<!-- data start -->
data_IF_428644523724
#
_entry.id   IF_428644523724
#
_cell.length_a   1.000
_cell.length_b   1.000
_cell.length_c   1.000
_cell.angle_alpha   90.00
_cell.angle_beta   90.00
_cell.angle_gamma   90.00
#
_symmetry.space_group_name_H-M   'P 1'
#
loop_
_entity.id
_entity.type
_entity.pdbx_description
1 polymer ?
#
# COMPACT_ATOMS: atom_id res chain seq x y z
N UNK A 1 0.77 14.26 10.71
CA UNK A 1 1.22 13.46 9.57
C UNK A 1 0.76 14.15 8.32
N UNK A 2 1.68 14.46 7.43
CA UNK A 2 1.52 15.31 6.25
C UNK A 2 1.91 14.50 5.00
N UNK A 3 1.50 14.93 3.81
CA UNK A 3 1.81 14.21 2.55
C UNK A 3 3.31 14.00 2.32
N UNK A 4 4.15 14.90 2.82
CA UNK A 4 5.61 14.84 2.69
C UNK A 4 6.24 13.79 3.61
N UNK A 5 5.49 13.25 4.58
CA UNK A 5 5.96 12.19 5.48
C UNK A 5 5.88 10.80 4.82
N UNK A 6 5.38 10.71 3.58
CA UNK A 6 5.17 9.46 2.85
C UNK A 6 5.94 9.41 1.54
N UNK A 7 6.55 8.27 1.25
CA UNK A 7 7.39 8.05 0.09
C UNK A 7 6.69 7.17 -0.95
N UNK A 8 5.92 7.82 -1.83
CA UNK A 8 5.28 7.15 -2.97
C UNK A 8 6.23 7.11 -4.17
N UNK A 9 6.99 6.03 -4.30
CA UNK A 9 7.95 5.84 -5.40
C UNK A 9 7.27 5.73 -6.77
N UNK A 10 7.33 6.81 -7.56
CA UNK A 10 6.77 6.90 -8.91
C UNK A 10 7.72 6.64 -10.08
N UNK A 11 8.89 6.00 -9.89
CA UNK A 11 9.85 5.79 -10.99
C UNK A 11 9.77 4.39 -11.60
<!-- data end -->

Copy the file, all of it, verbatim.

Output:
data_IF_428644523724
#
_entry.id   IF_428644523724
#
_cell.length_a   1.000
_cell.length_b   1.000
_cell.length_c   1.000
_cell.angle_alpha   90.00
_cell.angle_beta   90.00
_cell.angle_gamma   90.00
#
_symmetry.space_group_name_H-M   'P 1'
#
loop_
_entity.id
_entity.type
_entity.pdbx_description
1 polymer ?
#
# COMPACT_ATOMS: atom_id res chain seq x y z
N UNK A 1 0.77 14.26 10.71
CA UNK A 1 1.22 13.46 9.57
C UNK A 1 0.76 14.15 8.32
N UNK A 2 1.68 14.46 7.43
CA UNK A 2 1.52 15.31 6.25
C UNK A 2 1.91 14.50 5.00
N UNK A 3 1.50 14.93 3.81
CA UNK A 3 1.81 14.21 2.55
C UNK A 3 3.31 14.00 2.32
N UNK A 4 4.15 14.90 2.82
CA UNK A 4 5.61 14.84 2.69
C UNK A 4 6.24 13.79 3.61
N UNK A 5 5.49 13.25 4.58
CA UNK A 5 5.96 12.19 5.48
C UNK A 5 5.88 10.80 4.82
N UNK A 6 5.38 10.71 3.58
CA UNK A 6 5.17 9.46 2.85
C UNK A 6 5.94 9.41 1.54
N UNK A 7 6.55 8.27 1.25
CA UNK A 7 7.39 8.05 0.09
C UNK A 7 6.69 7.17 -0.95
N UNK A 8 5.92 7.82 -1.83
CA UNK A 8 5.28 7.15 -2.97
C UNK A 8 6.23 7.11 -4.17
N UNK A 9 6.99 6.03 -4.30
CA UNK A 9 7.95 5.84 -5.40
C UNK A 9 7.27 5.73 -6.77
N UNK A 10 7.33 6.81 -7.56
CA UNK A 10 6.77 6.90 -8.91
C UNK A 10 7.72 6.64 -10.08
N UNK A 11 8.89 6.00 -9.89
CA UNK A 11 9.85 5.79 -10.99
C UNK A 11 9.77 4.39 -11.60